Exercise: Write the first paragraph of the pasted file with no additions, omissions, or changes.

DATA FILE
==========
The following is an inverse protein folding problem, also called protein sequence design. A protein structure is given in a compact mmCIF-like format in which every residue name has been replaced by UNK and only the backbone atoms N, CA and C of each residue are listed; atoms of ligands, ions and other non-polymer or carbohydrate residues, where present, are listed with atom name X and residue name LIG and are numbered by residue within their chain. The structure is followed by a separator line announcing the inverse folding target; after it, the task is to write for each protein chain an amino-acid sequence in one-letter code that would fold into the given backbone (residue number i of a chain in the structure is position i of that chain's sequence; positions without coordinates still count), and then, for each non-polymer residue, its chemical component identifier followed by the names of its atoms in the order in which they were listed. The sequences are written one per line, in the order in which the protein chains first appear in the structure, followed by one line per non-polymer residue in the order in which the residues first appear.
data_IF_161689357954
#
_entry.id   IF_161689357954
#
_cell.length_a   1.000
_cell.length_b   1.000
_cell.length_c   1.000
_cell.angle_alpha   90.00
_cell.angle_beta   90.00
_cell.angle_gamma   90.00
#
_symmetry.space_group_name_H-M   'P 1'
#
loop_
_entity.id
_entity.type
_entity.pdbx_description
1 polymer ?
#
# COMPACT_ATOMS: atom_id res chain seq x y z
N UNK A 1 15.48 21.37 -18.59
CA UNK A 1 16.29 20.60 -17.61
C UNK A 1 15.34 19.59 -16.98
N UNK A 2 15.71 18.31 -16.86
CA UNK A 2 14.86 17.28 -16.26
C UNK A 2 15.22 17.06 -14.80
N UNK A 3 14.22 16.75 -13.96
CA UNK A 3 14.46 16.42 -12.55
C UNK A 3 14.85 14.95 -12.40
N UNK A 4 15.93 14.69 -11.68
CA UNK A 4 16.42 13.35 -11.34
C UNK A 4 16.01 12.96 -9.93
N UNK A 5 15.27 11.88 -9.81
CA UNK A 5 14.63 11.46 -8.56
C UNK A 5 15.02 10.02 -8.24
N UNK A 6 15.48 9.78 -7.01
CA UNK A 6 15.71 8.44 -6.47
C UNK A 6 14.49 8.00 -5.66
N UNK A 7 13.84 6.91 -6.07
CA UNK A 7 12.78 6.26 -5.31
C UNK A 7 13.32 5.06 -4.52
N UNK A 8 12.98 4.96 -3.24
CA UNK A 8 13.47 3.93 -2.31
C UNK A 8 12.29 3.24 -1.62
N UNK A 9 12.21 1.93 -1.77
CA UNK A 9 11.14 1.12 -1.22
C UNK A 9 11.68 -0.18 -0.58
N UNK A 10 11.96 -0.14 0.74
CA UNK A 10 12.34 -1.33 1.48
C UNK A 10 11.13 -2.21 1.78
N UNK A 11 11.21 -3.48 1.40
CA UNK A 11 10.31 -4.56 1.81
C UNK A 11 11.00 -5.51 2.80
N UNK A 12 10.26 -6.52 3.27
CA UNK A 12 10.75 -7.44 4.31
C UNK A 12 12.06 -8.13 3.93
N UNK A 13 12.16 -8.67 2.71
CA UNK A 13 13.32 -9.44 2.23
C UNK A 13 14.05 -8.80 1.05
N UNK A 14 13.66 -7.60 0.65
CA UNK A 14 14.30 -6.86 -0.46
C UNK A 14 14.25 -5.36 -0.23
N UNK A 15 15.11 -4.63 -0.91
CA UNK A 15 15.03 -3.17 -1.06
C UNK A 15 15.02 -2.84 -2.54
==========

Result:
The following is an inverse protein folding problem, also called protein sequence design. A protein structure is given in a compact mmCIF-like format in which every residue name has been replaced by UNK and only the backbone atoms N, CA and C of each residue are listed; atoms of ligands, ions and other non-polymer or carbohydrate residues, where present, are listed with atom name X and residue name LIG and are numbered by residue within their chain. The structure is followed by a separator line announcing the inverse folding target; after it, the task is to write for each protein chain an amino-acid sequence in one-letter code that would fold into the given backbone (residue number i of a chain in the structure is position i of that chain's sequence; positions without coordinates still count), and then, for each non-polymer residue, its chemical component identifier followed by the names of its atoms in the order in which they were listed. The sequences are written one per line, in the order in which the protein chains first appear in the structure, followed by one line per non-polymer residue in the order in which the residues first appear.